Another dissimilarity mentioned was that in some cases priorities were established by governments o f developing countries regarding pesticide usage and pesticide residues which did not coincide with the priorities set by governments in developed countries. These priorities should be recognized as having been set by government authorities who have taken into account such things as levels o f education and training o f their farmers, economic conditions o f the country and o f the farmers, and availability o f trained research scientists and equipment and facilities with which to carry out the research. Economics was repeatedly pointed out as one o f the major deterrents to substituting some o f the newer, more expensive pesticides for some o f the older and cheaper ones, many o f which have been severely restricted or banned in developed countries.

It was mentioned that the pesticide formulations available in many developing countries are the same ones used in developed countries. This has resulted in occasional failures o f the pesticide to effectively control the pest because the


formulation available was not designed for the tropics, for high rainfall, etc.

In turn more pesticides are used and, thus, a potential for higher pesticide residues ensues.

Several speakers mentioned the possibility of establishing regional centres for pesticide research, using similar climatic zones as regions. These centres would conduct research on the primary pesticides used in the region, including the fate of pesticides and residues. This information would then be available to interested governments and organizations.

The ever expanding need for trained people was repeatedly emphasized and pleas were made to increase the amount o f training available for scientists from developing countries. Requirements include not only technical training but also training for technicians, electronics equipment maintenance personnel, and others.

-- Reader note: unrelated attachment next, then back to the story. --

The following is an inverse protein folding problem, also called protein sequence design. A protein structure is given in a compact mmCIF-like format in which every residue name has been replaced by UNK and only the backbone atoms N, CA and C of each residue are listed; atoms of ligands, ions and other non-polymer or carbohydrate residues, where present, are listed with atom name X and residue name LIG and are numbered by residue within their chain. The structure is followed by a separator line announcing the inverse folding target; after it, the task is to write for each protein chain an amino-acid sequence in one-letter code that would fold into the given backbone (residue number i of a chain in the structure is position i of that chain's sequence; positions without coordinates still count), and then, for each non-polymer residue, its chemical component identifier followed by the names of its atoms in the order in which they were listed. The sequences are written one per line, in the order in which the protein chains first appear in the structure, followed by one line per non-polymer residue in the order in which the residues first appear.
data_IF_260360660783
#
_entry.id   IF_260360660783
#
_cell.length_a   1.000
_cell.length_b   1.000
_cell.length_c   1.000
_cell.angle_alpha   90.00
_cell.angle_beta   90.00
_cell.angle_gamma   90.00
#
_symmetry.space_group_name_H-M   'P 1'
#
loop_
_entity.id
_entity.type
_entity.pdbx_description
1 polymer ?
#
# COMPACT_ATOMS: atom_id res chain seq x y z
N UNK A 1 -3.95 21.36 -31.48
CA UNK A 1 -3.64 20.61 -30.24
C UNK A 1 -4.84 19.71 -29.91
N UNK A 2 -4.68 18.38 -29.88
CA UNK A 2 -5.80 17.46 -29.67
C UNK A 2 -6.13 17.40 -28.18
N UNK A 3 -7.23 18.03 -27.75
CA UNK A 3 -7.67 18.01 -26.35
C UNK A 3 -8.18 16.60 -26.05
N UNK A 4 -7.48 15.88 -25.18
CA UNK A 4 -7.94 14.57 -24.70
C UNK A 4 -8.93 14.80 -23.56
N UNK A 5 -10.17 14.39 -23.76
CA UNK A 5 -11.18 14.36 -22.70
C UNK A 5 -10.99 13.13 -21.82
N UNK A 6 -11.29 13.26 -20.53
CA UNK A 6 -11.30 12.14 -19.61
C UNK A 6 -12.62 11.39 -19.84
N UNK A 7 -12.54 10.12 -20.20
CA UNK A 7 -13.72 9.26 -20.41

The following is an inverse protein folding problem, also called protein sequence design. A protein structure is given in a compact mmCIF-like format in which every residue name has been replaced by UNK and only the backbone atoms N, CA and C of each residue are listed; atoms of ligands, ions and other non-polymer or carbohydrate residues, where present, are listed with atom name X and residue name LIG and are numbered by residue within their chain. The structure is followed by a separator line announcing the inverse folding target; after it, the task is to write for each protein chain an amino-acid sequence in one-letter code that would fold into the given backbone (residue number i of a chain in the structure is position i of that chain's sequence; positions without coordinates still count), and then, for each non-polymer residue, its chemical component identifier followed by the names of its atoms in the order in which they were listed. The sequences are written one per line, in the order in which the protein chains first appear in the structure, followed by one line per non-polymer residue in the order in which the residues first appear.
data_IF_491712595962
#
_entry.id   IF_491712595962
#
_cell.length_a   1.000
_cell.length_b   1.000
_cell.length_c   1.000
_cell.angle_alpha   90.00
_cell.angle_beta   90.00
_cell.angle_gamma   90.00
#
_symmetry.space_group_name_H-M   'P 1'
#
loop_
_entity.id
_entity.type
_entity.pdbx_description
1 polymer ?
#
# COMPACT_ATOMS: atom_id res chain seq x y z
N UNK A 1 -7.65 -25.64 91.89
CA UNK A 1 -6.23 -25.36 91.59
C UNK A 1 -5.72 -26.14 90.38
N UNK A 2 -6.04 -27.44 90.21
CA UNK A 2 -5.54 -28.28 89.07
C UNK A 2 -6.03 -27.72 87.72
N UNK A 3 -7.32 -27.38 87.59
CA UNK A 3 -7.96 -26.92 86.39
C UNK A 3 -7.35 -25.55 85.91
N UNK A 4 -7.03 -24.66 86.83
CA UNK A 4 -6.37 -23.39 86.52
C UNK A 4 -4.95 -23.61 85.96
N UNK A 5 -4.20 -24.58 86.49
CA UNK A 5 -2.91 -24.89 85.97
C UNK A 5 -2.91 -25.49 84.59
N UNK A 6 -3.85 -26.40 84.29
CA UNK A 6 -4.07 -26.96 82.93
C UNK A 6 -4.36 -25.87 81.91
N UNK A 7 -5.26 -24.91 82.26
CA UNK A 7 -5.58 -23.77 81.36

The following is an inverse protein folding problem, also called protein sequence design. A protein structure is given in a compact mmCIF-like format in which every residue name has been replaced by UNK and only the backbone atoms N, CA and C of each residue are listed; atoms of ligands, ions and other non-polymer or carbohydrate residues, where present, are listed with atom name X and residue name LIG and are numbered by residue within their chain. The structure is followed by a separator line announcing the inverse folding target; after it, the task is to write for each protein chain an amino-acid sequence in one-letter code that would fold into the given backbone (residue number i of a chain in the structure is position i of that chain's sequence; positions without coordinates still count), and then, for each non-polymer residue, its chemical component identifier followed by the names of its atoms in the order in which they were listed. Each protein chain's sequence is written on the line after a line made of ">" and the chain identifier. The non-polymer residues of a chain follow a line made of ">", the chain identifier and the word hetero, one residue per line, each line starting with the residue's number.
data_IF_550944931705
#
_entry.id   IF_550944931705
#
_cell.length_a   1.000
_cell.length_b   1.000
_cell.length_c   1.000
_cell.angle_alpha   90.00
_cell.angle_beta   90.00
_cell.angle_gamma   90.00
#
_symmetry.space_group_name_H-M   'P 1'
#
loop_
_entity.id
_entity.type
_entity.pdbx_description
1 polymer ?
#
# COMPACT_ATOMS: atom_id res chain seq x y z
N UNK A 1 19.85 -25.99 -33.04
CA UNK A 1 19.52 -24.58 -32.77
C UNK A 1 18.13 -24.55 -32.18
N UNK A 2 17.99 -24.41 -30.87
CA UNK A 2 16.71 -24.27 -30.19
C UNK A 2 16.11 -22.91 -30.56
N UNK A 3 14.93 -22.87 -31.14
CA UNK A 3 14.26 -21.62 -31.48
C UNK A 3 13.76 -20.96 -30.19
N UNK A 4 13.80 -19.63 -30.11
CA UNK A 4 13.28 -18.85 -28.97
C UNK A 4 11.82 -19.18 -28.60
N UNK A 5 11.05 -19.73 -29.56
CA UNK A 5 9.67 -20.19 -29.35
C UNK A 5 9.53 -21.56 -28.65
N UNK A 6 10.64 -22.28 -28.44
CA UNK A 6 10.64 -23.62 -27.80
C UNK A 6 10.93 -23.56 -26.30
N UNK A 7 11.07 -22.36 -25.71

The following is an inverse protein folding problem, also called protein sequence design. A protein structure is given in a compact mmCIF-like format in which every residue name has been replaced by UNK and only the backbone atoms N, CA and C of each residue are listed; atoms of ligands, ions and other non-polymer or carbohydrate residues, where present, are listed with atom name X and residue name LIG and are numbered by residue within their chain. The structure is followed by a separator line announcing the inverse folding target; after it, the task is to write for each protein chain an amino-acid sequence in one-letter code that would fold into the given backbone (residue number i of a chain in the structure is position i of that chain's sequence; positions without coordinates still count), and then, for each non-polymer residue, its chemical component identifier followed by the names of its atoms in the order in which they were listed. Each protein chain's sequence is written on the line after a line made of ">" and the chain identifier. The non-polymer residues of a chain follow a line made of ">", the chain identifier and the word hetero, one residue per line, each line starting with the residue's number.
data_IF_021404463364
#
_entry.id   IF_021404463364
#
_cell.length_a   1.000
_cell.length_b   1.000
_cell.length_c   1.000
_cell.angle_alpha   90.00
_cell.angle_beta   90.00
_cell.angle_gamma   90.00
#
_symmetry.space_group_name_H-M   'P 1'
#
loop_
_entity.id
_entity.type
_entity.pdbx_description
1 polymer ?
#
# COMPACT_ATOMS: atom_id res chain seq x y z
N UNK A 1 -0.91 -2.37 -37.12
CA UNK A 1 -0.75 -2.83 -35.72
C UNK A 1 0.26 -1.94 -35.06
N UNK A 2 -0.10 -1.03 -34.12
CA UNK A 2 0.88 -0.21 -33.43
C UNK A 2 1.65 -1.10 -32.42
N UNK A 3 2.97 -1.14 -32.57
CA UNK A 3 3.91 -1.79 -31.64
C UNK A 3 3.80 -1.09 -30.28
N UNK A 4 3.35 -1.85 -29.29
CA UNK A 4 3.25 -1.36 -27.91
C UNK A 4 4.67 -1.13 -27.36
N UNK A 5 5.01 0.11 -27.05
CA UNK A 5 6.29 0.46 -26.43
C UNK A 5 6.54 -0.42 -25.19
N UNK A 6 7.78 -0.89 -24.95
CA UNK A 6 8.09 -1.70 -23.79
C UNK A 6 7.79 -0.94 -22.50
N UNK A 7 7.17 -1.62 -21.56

The need for better library facilities and reprint exchanges was also stressed.

The specific types o f research required for the development o f effective and safe pesticides in developing countries, which require or will greatly benefit.from

the use o f radiolabeled pesticides, include the following:

(1 ) Adaptive research to seek ways o f using existing pesticides effectively, efficiently and safely under local conditions (2) Special studies aimed at evaluating the actual risk o f using the older, more established pesticides, such as DDT, under tropical conditions (3) Studies to improve pesticide formulations (4) Studies to improve methods o f application (5) Studies aimed at determining the potential problems associated with pesticides moving into aquatic systems in which fish and other f o o d are being produced (6) Specific pesticide research aimed at solving pest problems and pesticide residue problems for intensive agricultural production, such as multicropping and no-till agriculture.

There was no question that more pesticide research is needed in developing countries. Governmental authorities should establish national priorities for the types o f pesticide research required to solve local problems. Experiments using isotopically labelled pesticides can be a great assistance in solving many specific pesticide problems in developing countries.


K.A. L O R D United Kingdom REVIEW A wealth o f information has been produced to illuminate many aspects o f the use o f agrochemicals and their effects on the environment.